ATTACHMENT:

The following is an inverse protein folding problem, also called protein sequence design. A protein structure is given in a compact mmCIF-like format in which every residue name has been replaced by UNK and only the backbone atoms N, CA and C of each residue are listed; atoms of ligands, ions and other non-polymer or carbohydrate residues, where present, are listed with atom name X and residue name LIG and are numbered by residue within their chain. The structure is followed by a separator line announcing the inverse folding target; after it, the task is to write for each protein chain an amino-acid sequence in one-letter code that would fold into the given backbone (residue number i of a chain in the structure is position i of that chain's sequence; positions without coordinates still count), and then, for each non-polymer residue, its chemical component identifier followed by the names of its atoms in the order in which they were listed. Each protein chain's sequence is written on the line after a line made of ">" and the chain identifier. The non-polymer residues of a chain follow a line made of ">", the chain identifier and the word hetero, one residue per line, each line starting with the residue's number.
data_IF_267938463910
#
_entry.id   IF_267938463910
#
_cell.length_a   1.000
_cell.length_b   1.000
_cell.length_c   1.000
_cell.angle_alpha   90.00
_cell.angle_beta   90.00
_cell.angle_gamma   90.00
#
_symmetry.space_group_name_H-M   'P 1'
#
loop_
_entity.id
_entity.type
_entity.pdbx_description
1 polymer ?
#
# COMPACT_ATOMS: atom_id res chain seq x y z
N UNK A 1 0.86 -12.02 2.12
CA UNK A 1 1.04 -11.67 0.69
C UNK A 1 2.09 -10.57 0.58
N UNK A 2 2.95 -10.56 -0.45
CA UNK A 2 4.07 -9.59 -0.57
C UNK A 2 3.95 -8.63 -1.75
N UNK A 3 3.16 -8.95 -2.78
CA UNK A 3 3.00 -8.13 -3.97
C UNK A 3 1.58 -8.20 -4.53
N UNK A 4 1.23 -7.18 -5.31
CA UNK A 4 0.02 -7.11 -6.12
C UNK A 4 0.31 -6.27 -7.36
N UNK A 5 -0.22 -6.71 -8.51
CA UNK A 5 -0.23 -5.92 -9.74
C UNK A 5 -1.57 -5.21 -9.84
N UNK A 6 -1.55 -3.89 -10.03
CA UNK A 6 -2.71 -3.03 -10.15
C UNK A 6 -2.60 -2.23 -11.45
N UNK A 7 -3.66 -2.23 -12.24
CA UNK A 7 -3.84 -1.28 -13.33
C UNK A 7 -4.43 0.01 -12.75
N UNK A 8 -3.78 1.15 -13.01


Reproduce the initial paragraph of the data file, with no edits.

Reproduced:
The following is an inverse protein folding problem, also called protein sequence design. A protein structure is given in a compact mmCIF-like format in which every residue name has been replaced by UNK and only the backbone atoms N, CA and C of each residue are listed; atoms of ligands, ions and other non-polymer or carbohydrate residues, where present, are listed with atom name X and residue name LIG and are numbered by residue within their chain. The structure is followed by a separator line announcing the inverse folding target; after it, the task is to write for each protein chain an amino-acid sequence in one-letter code that would fold into the given backbone (residue number i of a chain in the structure is position i of that chain's sequence; positions without coordinates still count), and then, for each non-polymer residue, its chemical component identifier followed by the names of its atoms in the order in which they were listed. Each protein chain's sequence is written on the line after a line made of ">" and the chain identifier. The non-polymer residues of a chain follow a line made of ">", the chain identifier and the word hetero, one residue per line, each line starting with the residue's number.